Apartment investments still provides the opportunity to easily qualify as an active participant. In doing so, qualified investors can deduct up to$25,000 per year against salaries and other nonpassive income. You’ll notice that I said “qualified investors.” That’s because there are five basic conditions that must be met to qualify for this real estate write-off for investors buying apartment buildings:

1. The person seeking the write-off must be an individual taxpayer. Corporations and limited partners do not qualify. The IRS considers a married couple filing jointly to be an individual, so a husband and wife can share the write-off. Tenants-in-common form of ownership meet this requirement.

2. The property must be a real estate rental activity. That is, its primary purpose must be that of a rental. Apartment investments  qualify beautifully.

3. The individual must own a minimum of 10 percent of the apartment investment at all times. A husband and wife can own 10 percent combined and still qualify because they’re considered to be an individual by the IRS. An individual may own more than 10 percent, but not less.

4. The maximum write-off of $25,000 is phased out when adjusted gross income (AGI) exceeds $100,000. The phase-out is $2 for each$1 of AGI over the minimum of $100,000 for married tax payer filing jointly. This exemption is unavailable once AGI reaches$150,000.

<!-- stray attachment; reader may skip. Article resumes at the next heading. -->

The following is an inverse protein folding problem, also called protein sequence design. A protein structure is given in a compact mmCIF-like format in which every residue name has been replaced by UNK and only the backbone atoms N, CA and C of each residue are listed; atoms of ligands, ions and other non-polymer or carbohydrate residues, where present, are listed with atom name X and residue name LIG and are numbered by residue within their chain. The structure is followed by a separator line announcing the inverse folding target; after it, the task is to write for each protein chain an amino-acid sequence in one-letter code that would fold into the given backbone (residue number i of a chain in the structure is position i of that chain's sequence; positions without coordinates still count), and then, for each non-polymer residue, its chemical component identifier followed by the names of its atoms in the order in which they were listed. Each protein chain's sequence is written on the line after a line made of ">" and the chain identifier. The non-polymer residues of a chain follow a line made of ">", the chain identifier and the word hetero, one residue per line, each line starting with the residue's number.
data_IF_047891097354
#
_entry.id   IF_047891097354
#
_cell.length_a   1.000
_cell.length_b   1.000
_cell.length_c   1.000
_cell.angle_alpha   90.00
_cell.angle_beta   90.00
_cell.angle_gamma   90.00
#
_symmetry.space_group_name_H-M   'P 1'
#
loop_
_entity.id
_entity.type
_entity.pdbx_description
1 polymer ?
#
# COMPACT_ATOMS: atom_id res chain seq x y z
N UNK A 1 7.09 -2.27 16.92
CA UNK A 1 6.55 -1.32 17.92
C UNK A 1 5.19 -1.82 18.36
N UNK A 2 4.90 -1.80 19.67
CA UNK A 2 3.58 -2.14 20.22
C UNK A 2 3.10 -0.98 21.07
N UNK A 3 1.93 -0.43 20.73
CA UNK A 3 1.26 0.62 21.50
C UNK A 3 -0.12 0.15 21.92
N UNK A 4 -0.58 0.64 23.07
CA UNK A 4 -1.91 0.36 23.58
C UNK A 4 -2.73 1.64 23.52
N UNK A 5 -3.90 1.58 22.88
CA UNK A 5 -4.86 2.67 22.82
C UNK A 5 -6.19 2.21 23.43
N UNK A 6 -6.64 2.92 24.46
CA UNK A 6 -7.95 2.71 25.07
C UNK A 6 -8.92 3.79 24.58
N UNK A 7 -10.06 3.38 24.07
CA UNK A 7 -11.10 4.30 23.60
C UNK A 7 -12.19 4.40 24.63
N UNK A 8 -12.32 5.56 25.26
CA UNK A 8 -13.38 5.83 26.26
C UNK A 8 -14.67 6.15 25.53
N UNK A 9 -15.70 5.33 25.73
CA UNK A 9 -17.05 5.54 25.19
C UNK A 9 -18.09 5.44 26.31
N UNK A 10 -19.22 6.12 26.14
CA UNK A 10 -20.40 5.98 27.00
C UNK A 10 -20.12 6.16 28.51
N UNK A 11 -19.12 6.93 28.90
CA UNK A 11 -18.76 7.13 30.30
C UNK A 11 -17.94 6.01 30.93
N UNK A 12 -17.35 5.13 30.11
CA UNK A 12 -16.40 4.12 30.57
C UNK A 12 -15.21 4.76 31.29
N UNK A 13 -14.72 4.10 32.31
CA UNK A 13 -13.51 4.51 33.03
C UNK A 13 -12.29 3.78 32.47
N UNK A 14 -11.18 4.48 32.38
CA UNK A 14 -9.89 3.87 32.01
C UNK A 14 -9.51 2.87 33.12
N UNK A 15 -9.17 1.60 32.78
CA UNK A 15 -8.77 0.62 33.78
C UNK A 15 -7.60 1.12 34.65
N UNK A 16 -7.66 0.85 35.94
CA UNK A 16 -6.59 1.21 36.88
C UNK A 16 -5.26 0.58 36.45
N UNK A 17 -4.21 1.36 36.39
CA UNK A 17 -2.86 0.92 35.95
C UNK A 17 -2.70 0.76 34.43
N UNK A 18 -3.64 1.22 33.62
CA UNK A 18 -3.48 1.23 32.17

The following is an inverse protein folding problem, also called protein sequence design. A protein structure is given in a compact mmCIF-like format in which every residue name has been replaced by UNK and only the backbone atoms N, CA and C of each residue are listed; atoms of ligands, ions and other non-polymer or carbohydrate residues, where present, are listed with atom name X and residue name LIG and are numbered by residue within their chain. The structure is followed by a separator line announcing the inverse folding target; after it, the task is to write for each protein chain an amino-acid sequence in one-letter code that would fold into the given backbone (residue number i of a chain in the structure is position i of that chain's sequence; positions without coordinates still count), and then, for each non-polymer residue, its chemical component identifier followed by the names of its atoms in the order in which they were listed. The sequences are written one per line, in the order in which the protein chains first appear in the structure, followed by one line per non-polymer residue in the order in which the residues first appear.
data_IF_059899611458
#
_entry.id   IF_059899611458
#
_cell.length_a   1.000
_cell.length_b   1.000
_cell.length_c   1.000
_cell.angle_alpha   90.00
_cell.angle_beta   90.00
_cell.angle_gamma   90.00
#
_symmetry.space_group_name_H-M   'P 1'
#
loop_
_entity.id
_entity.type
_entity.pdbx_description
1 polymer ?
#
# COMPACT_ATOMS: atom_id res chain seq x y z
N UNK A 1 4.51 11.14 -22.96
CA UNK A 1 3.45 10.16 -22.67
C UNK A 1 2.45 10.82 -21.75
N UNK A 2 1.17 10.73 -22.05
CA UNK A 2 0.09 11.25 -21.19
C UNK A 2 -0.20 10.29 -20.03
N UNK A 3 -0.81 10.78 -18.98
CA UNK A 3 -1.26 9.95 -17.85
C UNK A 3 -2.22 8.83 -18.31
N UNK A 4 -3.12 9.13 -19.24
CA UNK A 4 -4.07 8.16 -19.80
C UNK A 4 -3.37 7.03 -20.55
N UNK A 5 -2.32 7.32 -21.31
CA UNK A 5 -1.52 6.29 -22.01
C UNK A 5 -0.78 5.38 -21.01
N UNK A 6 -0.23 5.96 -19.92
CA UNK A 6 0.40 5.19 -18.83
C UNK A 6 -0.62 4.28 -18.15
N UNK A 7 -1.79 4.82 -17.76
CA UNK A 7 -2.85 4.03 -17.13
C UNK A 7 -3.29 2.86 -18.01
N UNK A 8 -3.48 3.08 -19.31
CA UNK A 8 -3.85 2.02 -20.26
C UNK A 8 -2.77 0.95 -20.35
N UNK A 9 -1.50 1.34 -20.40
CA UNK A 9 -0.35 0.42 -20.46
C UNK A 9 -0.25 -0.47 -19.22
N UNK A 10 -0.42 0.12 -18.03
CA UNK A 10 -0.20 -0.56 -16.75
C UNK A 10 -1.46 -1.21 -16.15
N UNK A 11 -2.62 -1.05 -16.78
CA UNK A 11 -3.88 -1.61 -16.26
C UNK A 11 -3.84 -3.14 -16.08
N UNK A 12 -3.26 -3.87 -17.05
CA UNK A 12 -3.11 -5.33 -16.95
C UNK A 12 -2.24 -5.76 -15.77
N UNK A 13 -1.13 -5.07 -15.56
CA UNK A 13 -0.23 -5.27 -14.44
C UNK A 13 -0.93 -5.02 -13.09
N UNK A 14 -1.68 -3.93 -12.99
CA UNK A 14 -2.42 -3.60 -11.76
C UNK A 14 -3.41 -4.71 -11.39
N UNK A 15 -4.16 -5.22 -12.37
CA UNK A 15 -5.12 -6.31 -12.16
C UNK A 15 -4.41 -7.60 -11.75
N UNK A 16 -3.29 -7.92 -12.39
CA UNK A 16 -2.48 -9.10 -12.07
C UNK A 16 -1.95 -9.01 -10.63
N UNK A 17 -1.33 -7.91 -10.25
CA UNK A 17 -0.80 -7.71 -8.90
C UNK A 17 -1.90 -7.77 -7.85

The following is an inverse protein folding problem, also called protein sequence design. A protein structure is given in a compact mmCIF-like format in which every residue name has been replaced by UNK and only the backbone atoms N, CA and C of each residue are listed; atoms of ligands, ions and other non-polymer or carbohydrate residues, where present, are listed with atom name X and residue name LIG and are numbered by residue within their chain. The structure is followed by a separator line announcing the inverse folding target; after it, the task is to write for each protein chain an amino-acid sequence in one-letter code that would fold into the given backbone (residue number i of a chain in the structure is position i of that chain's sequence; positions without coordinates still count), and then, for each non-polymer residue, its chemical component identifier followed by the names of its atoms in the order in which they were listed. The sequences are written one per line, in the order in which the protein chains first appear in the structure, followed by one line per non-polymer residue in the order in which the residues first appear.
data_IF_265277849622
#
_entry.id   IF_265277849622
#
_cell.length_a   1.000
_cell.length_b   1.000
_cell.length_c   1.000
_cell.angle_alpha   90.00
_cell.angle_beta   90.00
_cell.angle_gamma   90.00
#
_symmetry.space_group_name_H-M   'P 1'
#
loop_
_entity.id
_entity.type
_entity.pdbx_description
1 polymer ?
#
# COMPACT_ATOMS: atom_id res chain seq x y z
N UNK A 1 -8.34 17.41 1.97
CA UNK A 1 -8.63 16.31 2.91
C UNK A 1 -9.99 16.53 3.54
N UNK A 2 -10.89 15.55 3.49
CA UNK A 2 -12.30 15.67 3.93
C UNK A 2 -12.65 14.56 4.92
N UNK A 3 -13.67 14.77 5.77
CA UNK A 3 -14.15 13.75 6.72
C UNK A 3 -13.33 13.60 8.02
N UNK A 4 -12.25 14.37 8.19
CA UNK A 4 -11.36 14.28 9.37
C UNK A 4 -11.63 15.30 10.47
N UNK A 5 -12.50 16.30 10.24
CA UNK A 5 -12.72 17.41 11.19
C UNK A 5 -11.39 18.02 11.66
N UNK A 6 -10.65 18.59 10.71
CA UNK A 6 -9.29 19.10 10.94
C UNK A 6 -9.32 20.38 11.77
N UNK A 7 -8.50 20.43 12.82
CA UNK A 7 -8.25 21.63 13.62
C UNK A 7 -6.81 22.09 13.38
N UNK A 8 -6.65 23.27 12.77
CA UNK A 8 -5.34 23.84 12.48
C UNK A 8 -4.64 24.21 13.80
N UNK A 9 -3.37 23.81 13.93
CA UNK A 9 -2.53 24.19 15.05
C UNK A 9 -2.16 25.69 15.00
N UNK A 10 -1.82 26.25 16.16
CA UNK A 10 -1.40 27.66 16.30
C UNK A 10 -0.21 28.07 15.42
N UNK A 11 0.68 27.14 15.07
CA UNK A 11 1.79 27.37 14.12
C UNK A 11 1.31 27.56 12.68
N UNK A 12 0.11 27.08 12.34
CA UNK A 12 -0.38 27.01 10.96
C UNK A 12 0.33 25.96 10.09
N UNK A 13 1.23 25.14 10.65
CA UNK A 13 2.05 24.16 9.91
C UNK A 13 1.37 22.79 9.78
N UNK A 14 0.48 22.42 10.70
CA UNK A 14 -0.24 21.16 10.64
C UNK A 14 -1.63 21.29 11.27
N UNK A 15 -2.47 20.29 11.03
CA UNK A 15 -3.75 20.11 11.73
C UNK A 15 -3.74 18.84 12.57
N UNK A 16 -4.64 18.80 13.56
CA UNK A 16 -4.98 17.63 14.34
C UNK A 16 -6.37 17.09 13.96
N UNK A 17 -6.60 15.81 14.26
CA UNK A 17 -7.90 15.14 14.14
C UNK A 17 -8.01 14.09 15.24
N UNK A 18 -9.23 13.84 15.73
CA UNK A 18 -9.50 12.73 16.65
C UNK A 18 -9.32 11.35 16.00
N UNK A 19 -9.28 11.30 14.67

5. The individual must be considered an active participant. Participation standard requires only that the individual participate (in a significant and bona fide manner) in the making of management decisions or arranges for others to provide services. Examples of management decisions would include setting rental rates and terms and approving capital and repair expenditures. A management company can handle the day-to-day operations as long as the owner makes the major decisions.

It is difficult to get this deduction owning real estate other than apartment buildings. The tax codes have specially questioned whether triple-net lease arrangements found in shopping centers, office buildings, and industrial parks meet these requirements. Multi family  investments fully comply because rents are generally on a gross not on a triple-net basis.

Whenever you can get the IRS to underwrite your real estate investment, you’ll be money ahead. When you apply this strategy, you’ll be working with what is known as “soft dollars.” This simply means that the IRS is paying for your real estate  investment, and the “hard dollars” (your own money) ex-pended will be fewer. Never forget, however, the IRS has the divine authority to broadly interpret the real estate  tax strategies  but they  reserve this consecrated right to draw diverse conclusions.